How is Congress effectively to oversee its creation? Congress is too big and on average not sufficiently knowledgeable to do so directly—that’s why it has committees. But the House Financial Services Committee is also very large, with 60 members, and both congressional banking committees have numerous other difficult areas of jurisdiction, not least being the crisis-prone housing-finance sector.

So I propose that Congress should organize a new Joint Committee on the Federal Reserve. The Fed would be its sole but crucial jurisdiction. All Humphrey-Hawkins reports should be made to this joint committee, and it should have the power to audit whatever about the Fed it deems appropriate.

Such a committee should have a relatively small membership, made up of senators and congressmen who become very knowledgeable about the Fed, central banking, the international relations of central banks and related issues. Like the Senate Select Committee on Intelligence, it should include ex officio members from the leadership, but in this case, from both houses.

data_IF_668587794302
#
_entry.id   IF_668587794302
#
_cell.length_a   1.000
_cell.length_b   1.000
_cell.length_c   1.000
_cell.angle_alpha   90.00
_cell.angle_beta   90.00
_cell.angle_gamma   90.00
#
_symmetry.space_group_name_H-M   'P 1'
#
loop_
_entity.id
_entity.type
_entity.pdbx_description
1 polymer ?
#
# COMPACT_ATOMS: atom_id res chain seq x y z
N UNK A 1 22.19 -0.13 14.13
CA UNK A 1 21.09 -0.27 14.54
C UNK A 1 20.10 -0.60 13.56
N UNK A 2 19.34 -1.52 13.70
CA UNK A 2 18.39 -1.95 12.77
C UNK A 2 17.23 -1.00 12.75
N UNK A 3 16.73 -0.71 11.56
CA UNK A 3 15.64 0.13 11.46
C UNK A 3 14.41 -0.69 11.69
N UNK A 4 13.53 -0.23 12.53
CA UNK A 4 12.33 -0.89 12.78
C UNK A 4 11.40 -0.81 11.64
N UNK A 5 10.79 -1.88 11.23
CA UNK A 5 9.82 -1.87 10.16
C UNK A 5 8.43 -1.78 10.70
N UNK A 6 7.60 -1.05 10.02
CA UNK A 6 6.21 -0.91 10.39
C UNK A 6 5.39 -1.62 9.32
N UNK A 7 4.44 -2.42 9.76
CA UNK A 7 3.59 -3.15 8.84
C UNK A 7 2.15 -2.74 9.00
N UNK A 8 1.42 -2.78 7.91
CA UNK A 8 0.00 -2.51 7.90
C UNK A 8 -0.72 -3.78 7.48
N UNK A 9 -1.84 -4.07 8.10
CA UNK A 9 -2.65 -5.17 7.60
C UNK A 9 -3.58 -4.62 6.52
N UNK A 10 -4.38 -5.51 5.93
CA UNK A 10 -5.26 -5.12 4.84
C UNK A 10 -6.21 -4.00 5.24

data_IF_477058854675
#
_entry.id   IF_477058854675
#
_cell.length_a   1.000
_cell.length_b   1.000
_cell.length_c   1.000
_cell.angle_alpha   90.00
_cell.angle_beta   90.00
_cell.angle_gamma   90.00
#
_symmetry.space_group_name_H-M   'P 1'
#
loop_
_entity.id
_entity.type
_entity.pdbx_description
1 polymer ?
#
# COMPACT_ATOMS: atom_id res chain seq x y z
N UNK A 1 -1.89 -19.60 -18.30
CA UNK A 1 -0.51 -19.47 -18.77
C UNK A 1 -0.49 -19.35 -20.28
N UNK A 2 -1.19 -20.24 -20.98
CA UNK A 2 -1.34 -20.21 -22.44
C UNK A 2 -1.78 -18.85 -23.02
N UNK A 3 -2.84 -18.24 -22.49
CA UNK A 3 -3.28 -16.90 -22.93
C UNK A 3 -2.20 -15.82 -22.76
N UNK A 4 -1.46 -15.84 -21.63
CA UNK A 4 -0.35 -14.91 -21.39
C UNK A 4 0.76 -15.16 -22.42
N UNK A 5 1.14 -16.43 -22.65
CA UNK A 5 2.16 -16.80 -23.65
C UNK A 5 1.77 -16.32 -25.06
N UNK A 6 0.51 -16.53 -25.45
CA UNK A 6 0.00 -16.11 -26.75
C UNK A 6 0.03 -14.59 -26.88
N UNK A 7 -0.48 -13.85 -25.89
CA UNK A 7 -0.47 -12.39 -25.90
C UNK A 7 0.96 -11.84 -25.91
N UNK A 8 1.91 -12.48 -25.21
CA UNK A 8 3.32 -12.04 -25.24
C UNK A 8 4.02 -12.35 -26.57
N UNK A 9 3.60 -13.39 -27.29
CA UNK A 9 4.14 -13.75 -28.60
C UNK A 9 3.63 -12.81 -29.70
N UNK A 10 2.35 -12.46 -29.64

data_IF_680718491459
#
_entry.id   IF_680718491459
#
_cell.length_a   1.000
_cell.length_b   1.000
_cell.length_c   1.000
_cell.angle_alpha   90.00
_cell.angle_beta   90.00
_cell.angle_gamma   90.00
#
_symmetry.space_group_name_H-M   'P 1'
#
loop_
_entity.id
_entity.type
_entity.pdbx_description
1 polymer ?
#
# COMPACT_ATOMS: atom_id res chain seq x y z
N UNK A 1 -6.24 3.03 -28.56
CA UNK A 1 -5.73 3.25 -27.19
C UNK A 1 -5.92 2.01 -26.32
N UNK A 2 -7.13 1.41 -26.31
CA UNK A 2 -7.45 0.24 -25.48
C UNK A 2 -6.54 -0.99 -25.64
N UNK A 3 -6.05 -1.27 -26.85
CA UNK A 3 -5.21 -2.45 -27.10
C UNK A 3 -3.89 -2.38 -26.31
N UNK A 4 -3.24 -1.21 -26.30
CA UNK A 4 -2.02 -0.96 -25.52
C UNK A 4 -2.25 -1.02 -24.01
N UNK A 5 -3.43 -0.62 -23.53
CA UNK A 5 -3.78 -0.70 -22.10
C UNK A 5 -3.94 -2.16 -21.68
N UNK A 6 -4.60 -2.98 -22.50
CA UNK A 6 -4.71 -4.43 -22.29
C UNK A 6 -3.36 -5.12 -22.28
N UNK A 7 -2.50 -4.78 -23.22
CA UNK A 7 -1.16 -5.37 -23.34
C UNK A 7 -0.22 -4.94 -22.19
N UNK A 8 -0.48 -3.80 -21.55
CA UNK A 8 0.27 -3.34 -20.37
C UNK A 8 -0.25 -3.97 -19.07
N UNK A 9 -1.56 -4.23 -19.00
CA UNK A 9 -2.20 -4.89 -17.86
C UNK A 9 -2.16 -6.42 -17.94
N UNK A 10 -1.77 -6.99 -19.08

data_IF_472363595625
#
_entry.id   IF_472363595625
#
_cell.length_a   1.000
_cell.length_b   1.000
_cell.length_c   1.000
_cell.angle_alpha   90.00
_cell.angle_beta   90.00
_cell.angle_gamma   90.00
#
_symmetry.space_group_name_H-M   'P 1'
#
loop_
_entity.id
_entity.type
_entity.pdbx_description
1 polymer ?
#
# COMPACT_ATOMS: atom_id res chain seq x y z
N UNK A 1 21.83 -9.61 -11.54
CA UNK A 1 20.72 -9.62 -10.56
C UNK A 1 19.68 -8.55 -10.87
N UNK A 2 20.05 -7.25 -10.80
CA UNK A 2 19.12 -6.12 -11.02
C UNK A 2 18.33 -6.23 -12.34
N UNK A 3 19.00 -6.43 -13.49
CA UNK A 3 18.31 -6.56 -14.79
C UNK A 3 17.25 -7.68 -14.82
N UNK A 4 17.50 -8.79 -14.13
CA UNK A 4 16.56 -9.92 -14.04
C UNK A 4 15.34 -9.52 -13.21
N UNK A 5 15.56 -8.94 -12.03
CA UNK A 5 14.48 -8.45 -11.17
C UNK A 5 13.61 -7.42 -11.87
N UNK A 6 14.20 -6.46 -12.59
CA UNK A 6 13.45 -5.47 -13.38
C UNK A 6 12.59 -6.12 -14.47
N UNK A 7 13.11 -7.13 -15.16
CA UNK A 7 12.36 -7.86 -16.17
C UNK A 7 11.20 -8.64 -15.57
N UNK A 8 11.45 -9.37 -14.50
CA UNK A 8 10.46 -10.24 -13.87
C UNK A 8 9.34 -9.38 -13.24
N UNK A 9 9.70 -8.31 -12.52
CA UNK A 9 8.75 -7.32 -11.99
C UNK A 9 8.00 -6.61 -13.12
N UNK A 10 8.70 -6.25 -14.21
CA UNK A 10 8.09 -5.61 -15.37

“The money question,” as fiery historical debates called it, profoundly affects everything else. It is far too important to be left to a fiefdom Fed.

Mr. Pollock is a resident fellow at the American Enterprise Institute. He was president and CEO of the Federal Home Loan Bank of Chicago, 1991-2004.

Posted on March 23, 2015, in Postings. Bookmark the permalink. Leave a comment.